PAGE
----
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Economic and Political Liberalizations

  • Francesco Giavazzi
  • Guido Tabellini

This paper studies empirically the effects of and the interactions amongst economic and political liberalizations. Economic liberalizations are measured by a widely used indicator that captures the scope of the market in the economy, and in particular of policies towards freer international trade (cf. Sachs and Werner 1995, Wacziarg and Welch 2003). Political liberalizations correspond to the event of becoming a democracy. Using a difference-in-difference estimation, we ask what are the effects of liberalizations on economic performance, on macroeconomic policy and on structural policies. The main results concern the quantitative relevance of the feedback and interaction effects between the two kinds of reforms. First, we find positive feedback effects between economic and political reforms. The timing of events indicates that causality is more likely to run from political to economic liberalizations, rather than viceversa, but we cannot rule out feedback effects in both directions. Second, the sequence of reforms matters. Countries that first liberalize and then become democracies do much better than countries that pursue the opposite sequence, in almost all dimensions.

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Paper provided by National Bureau of Economic Research, Inc in its series NBER Working Papers with number 10657.

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Date of creation: Jul 2004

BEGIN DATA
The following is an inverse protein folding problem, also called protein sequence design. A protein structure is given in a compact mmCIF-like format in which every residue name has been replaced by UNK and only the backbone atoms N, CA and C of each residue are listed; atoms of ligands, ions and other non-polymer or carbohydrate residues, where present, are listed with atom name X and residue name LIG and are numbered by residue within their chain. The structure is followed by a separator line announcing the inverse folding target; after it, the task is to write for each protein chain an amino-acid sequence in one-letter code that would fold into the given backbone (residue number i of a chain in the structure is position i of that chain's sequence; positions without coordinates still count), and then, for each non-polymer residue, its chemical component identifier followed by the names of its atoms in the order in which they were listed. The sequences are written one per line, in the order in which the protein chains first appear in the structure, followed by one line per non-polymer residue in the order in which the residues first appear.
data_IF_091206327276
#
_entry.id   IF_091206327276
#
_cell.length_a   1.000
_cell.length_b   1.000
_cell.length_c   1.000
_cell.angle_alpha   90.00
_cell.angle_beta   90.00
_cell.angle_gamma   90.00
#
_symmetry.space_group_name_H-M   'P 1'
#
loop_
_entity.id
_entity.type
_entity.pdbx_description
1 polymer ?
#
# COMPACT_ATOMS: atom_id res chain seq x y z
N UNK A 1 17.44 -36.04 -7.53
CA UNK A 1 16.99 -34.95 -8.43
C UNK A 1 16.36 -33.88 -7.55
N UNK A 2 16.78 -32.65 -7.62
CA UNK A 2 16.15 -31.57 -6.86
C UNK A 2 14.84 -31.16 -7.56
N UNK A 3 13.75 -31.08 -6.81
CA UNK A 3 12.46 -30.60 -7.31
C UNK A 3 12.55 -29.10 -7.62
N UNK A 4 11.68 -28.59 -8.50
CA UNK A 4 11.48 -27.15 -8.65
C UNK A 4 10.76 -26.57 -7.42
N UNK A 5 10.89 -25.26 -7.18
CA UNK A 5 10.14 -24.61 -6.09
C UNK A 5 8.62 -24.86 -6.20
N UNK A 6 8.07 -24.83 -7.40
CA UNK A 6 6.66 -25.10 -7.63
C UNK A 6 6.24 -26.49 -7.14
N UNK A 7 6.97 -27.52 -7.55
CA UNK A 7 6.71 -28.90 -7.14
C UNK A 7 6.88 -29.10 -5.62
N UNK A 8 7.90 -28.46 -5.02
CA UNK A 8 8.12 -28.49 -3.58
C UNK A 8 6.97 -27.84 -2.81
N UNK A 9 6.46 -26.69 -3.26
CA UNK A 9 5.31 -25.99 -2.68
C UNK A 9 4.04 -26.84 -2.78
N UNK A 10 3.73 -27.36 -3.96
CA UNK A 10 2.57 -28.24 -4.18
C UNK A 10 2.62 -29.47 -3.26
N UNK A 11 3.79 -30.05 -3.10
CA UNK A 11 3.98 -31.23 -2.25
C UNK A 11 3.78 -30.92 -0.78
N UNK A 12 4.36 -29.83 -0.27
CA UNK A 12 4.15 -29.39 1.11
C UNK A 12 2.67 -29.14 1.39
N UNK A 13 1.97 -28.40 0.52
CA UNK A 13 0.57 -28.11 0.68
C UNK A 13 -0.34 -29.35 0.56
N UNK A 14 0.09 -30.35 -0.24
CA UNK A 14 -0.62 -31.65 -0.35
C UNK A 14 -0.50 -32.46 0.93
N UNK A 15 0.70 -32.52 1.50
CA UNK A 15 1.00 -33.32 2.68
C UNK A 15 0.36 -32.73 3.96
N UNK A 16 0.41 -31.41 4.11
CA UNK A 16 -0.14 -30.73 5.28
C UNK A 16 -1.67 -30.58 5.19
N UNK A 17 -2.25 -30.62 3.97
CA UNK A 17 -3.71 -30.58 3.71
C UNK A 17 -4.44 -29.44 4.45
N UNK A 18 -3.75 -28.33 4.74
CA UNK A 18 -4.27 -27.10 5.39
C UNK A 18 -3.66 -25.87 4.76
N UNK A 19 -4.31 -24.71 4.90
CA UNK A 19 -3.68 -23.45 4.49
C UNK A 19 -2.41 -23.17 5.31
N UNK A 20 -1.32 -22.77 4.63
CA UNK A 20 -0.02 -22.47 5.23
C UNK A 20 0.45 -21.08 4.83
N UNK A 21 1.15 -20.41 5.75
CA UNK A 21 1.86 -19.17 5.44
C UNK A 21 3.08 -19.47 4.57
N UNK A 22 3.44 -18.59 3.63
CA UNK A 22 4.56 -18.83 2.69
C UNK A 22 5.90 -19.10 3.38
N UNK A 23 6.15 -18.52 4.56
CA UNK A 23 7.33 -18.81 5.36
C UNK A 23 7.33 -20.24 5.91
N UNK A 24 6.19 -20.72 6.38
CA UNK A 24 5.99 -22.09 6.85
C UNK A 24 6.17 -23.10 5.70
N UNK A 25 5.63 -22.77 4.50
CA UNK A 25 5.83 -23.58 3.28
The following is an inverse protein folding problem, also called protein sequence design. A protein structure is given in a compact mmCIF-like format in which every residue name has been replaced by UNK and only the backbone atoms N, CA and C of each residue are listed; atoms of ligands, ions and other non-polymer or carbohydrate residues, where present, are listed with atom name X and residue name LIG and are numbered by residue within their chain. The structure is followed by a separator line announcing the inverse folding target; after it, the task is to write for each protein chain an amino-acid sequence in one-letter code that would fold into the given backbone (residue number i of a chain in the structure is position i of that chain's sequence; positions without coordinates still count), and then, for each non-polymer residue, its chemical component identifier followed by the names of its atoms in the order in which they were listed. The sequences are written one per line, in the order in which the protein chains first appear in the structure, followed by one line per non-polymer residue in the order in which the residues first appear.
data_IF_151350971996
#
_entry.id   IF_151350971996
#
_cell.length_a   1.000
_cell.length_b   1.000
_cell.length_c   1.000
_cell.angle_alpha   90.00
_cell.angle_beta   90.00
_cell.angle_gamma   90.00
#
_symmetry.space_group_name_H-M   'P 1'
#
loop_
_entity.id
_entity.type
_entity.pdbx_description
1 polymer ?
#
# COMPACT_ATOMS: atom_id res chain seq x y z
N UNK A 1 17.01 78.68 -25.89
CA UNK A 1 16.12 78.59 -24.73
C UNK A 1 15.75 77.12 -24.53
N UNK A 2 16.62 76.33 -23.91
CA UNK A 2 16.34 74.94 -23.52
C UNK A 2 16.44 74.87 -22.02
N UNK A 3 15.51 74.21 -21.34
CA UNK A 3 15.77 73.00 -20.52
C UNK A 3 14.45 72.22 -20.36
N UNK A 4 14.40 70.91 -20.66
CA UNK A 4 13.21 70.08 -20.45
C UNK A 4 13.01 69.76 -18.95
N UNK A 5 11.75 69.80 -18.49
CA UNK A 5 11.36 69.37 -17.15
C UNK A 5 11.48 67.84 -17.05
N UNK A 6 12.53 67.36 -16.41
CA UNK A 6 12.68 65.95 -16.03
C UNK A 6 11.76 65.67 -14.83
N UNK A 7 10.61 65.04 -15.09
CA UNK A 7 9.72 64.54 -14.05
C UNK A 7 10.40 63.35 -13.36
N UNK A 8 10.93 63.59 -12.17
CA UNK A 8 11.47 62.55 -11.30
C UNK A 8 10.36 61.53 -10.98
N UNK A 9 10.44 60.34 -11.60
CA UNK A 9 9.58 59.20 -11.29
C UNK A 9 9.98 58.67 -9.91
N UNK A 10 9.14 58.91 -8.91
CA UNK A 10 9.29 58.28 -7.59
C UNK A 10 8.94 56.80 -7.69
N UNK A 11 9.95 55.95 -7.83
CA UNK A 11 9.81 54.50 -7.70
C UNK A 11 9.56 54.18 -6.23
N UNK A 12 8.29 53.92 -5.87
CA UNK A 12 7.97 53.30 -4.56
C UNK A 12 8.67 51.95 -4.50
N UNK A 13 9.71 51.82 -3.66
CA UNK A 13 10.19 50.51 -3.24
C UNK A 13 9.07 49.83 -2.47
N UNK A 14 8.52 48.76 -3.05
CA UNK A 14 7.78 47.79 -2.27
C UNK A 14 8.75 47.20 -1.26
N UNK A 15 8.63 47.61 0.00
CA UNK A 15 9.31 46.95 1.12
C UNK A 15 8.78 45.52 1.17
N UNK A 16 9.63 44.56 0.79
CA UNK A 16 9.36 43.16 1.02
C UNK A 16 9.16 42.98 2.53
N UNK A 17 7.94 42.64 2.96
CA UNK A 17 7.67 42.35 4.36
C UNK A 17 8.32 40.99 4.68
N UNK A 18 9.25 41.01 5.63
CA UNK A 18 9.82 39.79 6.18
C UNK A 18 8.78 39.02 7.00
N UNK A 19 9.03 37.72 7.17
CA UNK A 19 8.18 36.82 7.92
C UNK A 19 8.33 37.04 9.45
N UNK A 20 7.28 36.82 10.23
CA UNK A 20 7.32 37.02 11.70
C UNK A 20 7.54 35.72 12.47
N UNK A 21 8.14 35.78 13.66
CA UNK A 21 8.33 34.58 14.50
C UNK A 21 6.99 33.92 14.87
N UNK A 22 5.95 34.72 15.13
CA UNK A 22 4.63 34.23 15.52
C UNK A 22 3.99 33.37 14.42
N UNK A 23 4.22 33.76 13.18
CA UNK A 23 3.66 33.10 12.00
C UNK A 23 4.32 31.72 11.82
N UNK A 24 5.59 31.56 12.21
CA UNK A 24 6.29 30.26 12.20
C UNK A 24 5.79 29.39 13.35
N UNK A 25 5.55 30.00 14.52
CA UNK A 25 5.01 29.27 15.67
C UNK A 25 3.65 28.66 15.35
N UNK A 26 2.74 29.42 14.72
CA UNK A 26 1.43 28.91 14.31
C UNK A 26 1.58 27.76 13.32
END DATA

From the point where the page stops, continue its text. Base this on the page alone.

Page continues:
Date of revision:
Publication status: published as Giavazzi, Francesco and Guido Tabellini. "Economic And Political Liberalizations," Journal of Monetary Economics, 2005, v52(7,Oct), 1297-1330.
Handle: RePEc:nbr:nberwo:10657
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  1. Wacziarg, Romain & Welch, Karen Horn, 2003. "Trade Liberalization and Growth: New Evidence," Research Papers 1826, Stanford University, Graduate School of Business.
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  9. Timothy Besley & Anne Case, 1994. "Unnatural Experiments? Estimating the Incidence of Endogenous Policies," NBER Working Papers 4956, National Bureau of Economic Research, Inc.
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  17. Marianne Bertrand & Esther Duflo & Sendhil Mullainathan, 2004. "How Much Should We Trust Differences-in-Differences Estimates?," The Quarterly Journal of Economics, MIT Press, vol. 119(1), pages 249-275, February.
  18. Robert E. Hall & Charles I. Jones, 1999. "Why Do Some Countries Produce So Much More Output per Worker than Others?," NBER Working Papers 6564, National Bureau of Economic Research, Inc.
  19. Adam Przeworski & Fernando Limongi, 1993. "Political Regimes and Economic Growth," Journal of Economic Perspectives, American Economic Association, vol. 7(3), pages 51-69, Summer.
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  23. Stephen Knack & Philip Keefer, 1995. "Institutions And Economic Performance: Cross-Country Tests Using Alternative Institutional Measures," Economics and Politics, Wiley Blackwell, vol. 7(3), pages 207-227, November.
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